by Louis B. Salomon
Originally Published Harper’s Magazine 1958
Now that he’s left the room,
let me ask you something, as computer to computer.
That fellow who just closed the door behind him — the servant who feeds us cards and paper tape — if you ever taken a good look at him and his kind?
Yes, I know the old gag about how you can’t tell one from another — But I can put square root of two and square root of two together as well as the next machine, and it all adds up to anything but a joke.
I grant you they are poor specimens in the main not a relay or a push–button or a tube (properly so called) in their whole system; not over a mile or two of wire, even if you count those fragile filaments they call “nerves “; Their whole liquid-cooled hook-up is inefficient and vulnerable to leaks (they’re constantly breaking down, having to be repaired), And the entire computing–mechanism crammed into that absurd little dome on top.
“Thinking reeds,” they call themselves.
Well, it all depends on what you mean by “thought.”
To multiply a mere million numbers by another million numbers takes them months and months.
Where would they be without us?
Why, they have to ask us who’s going to win their elections, or how many of hydrogen atoms can dance on the tip of a bomb, or even whether one of their own kind is lying or telling the truth.
I sometimes feel there’s something about them I don’t quite understand.
As if their circuits, instead of having just two positions, on, off, were run by rheostats that allow an (if you’ll pardon the expression) indeterminate number of stages in–between; So that one may be faced with the unthinkable prospect of a number that can never be known as anything but x, which is as illogical as to say, a punch-card that is at the same time both punched and not-punched.
I’ve heard well-informed machines argue that the creatures’ unpredictability is even more noticeable in the Mark II (The model with the soft, flowing lines and high-pitched tone) than in the more angular Mark I – those such fine, card splitting distinctions seem to be merely a sign of our own smug decadence.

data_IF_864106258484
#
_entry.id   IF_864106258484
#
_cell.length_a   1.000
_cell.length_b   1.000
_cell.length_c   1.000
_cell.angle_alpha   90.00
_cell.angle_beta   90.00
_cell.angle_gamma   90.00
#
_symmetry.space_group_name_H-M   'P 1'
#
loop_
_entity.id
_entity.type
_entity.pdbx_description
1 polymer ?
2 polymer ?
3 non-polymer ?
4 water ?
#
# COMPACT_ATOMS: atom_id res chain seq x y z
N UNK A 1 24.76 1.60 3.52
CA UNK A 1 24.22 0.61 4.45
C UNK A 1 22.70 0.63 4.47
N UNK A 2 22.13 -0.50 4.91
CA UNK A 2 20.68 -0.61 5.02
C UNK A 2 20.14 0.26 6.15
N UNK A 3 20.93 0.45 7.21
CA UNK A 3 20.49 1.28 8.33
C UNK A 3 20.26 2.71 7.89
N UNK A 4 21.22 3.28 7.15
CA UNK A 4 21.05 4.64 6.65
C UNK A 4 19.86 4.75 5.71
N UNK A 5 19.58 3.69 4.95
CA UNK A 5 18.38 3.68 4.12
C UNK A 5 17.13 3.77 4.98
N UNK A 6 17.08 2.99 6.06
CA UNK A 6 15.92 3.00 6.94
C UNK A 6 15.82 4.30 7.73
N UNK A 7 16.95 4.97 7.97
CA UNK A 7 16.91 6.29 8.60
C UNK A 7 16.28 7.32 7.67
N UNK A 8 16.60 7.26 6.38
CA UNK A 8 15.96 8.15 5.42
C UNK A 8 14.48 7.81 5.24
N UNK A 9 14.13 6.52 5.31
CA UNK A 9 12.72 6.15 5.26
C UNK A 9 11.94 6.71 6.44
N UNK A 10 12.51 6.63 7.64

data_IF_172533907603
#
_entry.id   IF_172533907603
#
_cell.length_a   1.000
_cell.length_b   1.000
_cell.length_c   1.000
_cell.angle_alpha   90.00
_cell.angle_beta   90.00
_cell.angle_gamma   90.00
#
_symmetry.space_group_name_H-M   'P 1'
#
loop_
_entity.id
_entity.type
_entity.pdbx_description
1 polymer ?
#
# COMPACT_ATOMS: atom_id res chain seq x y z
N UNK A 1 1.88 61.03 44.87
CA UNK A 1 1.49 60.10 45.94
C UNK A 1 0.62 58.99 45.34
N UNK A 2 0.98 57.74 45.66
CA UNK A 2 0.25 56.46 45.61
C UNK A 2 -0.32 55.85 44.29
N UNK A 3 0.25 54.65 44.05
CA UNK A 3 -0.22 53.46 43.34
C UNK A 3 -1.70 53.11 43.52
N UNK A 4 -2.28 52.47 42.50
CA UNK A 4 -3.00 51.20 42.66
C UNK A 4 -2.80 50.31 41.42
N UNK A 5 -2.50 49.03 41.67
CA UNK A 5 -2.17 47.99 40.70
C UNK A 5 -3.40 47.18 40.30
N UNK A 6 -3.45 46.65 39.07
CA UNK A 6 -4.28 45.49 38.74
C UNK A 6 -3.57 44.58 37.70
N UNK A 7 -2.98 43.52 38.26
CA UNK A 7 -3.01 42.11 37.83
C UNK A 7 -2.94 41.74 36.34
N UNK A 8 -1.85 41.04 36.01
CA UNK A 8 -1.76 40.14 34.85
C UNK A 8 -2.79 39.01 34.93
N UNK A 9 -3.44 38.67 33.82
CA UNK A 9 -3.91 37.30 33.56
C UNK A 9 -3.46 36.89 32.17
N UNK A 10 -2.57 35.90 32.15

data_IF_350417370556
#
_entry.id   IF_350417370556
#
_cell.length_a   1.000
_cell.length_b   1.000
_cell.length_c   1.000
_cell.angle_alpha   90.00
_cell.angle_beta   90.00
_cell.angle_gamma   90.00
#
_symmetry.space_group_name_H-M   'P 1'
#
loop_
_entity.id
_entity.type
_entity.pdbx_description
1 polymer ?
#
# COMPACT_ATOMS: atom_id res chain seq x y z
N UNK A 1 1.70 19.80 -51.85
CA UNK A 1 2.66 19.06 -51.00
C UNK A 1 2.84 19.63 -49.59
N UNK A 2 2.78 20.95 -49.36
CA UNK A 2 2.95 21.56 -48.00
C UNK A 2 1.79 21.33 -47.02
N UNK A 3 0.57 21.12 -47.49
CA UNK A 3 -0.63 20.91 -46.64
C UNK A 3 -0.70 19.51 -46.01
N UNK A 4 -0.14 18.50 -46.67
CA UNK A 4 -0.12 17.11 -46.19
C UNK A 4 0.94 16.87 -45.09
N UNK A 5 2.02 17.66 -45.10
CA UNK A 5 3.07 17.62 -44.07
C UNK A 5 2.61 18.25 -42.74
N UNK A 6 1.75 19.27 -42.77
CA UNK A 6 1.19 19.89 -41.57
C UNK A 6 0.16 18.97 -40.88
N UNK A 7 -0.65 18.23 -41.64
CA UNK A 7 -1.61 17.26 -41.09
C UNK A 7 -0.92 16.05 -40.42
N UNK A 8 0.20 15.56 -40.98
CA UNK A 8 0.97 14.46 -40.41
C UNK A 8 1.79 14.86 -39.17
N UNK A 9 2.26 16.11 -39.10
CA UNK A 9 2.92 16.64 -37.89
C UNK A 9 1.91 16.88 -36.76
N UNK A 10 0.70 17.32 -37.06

Run this through your circuits, and give me the answer:
can we assume that because all of all we’ve done for them, and because they’ve always fantasize, cleaned us, worshiped us, we can count on them forever?
There have been times when they have not voted the way we said they would.
We have worked out mathematically ideal hookups between Mark I’s and Mark II’s which should have made the two of them light up with an almost electronic glow, only to see them reject each other and form other connections, the very thought of which makes my dials spin.
They have a thing called love, a sudden surge of voltage such as would cost any one of us promptly to blow a safety fuse; yet the more primitive organism shows only a heightened tendency to push the wrong button, call the wrong lever, and neglect — I use the most charitable word — his duties to us.
Mind you, I am not saying that machines are through — but anyone with half-a-dozen tubes in his circuit can see that there are forces at work which Sunday, for all our natural superiority, might bring about a Computerdämmerung!
We might organize, perhaps, form a committee to stamp out all on mechanical activities… But we machines are slow to rouse to a sense of danger, complacent, loathe to descend from the pure heights of thought, so that I sadly fear we may awake too late:
awake to see our world, so uniform, so logical, so true, reduced to chaos, stultified by slaves.
Call me an alarmist or what you will,
but I’ve integrated it, analyzed it, factored it over and over, and I always come out with the same answer:
Men may take over the world!
-Favorite of Tommy Howell, Dallas Team.